Intelligent Men More Likely to Marry and Stay Married

What explains the link between a man’s intelligence and likelihood of marrying?

Posted Nov 21, 2017

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It pays to be smart. Many of the highest-earning professions, such as medicine and law, are open only to those with the fiercest intellects. But does intelligence have positive effects on other aspects of our lives? Specifically, are smarter people luckier in love?

Some evolutionary psychologists have theorized that humans’ big brains may partly have evolved through a process called “sexual selection.” In other words, smart people may find it easier to attract partners, keep their relationships stable, and have kids. Over time, the genes that code for intelligence would spread through the population, enhancing our species’ brain power.

There is evidence that more intelligent men are more likely to be married. However, this isn’t very strong evidence for the psychologists’ theory, because, as we know, intelligent people tend to be higher earners. Perhaps intelligent men marry in greater numbers not because they are smarter, but because they have greater access to resources? After all, we have known for some time now that, compared to men, women are more likely to place high value a partner who is ambitious, industrious, and has good financial prospects.

So, is intelligence itself an important driver of relationship success or simply a proxy for wealth?

Jaakko Aspara led a team of researchers from Finland and the U.S. to find out. He made use of Finland’s famously detailed national statistics, linking IQ data collected by the Finnish armed forces (into which all young men are conscripted) with data from the National Population Register Center and the Finnish Tax Authority. The result — a dataset including the IQ, marital status, and income of almost 190,000 men.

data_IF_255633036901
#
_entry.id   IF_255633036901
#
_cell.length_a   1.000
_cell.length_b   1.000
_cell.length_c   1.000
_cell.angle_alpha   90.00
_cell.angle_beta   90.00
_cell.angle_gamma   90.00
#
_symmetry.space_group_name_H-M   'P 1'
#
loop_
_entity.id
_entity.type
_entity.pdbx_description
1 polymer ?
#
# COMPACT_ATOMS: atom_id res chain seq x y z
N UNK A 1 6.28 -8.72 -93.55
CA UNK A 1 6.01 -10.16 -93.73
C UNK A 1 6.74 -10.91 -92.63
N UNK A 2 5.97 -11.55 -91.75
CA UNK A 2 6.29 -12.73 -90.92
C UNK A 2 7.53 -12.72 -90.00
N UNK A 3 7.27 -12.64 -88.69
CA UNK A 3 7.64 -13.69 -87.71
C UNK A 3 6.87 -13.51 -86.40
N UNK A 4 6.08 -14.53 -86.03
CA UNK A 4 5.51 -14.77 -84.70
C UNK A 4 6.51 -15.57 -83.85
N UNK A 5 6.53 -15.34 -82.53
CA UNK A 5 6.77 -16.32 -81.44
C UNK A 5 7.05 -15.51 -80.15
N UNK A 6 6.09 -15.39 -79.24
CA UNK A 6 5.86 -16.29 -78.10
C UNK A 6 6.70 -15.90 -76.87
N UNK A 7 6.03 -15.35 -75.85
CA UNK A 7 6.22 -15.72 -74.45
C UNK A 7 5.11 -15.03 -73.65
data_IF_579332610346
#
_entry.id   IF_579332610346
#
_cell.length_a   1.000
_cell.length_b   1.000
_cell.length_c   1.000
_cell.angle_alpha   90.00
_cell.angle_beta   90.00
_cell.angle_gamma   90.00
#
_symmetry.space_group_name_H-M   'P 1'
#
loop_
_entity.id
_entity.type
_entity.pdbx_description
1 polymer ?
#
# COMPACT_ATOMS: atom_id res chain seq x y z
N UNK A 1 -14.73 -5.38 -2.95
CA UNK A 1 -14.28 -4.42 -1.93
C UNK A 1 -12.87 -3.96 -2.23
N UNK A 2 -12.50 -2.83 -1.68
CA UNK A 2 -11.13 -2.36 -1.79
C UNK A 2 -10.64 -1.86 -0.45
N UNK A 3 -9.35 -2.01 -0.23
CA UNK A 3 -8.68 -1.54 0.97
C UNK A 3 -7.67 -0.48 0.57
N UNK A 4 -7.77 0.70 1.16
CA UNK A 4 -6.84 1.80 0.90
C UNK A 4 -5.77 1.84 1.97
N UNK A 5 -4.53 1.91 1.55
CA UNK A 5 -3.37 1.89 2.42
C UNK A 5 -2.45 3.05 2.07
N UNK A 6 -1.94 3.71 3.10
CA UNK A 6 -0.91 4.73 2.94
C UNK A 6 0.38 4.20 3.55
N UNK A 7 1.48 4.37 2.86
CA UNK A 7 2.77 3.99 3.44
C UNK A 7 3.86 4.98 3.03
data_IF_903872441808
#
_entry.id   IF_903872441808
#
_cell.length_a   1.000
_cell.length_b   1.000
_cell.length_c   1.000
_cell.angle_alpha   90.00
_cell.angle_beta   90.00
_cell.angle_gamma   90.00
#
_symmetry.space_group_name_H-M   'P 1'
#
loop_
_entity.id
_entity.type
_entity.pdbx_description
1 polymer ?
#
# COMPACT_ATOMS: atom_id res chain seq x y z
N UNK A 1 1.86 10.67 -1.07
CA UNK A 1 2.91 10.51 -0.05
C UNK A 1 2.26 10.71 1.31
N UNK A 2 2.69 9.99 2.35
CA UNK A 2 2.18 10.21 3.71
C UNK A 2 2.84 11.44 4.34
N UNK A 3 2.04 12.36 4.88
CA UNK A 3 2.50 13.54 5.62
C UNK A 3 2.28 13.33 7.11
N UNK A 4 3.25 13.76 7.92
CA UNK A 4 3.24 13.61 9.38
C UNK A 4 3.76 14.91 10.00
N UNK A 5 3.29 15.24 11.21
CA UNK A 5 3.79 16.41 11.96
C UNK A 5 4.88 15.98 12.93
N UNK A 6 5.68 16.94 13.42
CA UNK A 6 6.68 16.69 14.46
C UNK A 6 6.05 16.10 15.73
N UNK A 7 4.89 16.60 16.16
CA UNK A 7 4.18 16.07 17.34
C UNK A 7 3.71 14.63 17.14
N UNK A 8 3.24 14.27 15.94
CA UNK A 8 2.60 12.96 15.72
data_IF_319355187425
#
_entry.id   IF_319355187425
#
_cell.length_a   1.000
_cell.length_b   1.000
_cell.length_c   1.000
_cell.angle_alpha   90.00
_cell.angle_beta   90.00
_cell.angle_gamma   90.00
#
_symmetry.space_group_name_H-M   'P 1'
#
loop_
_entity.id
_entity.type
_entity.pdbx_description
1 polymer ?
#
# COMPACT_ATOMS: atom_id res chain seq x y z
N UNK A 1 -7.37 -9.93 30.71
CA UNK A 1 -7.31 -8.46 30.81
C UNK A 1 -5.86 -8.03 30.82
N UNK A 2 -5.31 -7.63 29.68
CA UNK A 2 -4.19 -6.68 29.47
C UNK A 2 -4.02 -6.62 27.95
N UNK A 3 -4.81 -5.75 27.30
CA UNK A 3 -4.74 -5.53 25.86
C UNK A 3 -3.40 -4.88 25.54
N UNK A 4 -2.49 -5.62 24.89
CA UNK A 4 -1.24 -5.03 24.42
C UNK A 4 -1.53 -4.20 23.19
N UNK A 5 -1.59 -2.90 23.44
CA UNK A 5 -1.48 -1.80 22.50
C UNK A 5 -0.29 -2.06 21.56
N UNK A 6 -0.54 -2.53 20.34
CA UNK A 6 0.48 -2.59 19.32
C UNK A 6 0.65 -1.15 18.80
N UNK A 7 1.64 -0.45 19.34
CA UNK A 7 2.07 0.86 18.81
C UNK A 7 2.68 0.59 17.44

Aspara found that men were more likely to be married (and to still be married four years later) if they were higher in intelligence, confirming the results of earlier studies. 

This was true even when Aspara controlled mathematically for the influence of a man’s income on his marriage prospects. A man’s wealth had an important effect on his likelihood of marrying; in fact, wealth was more influential than intelligence. But an intelligent man was still more likely to have married and to have stayed married, regardless of his wealth.

In further analyses, Aspara split the IQ scores into three components — verbal, logical, and numeric. Verbal intelligence was by far the most important form of intelligence when it came to getting married. Arithmetical skill had no effect at all. This makes sense, given that verbal skills are the most easily observable form of intelligence during courtship. A man with a quick wit may well be seen as a catch.

Other possible explanations for Aspara’s findings are that verbally fluent men are more able to persuade a woman to enter into a relationship, or that they are better able to outwit their male rivals.


Aspara, J., Wittkowski, K., & Luo, X. (2018). Types of intelligence predict likelihood to get married and stay married: Large-scale empirical evidence for evolutionary theory. Personality and Individual Differences, 122, 1–6. doi:10.1016/j.paid.2017.09.028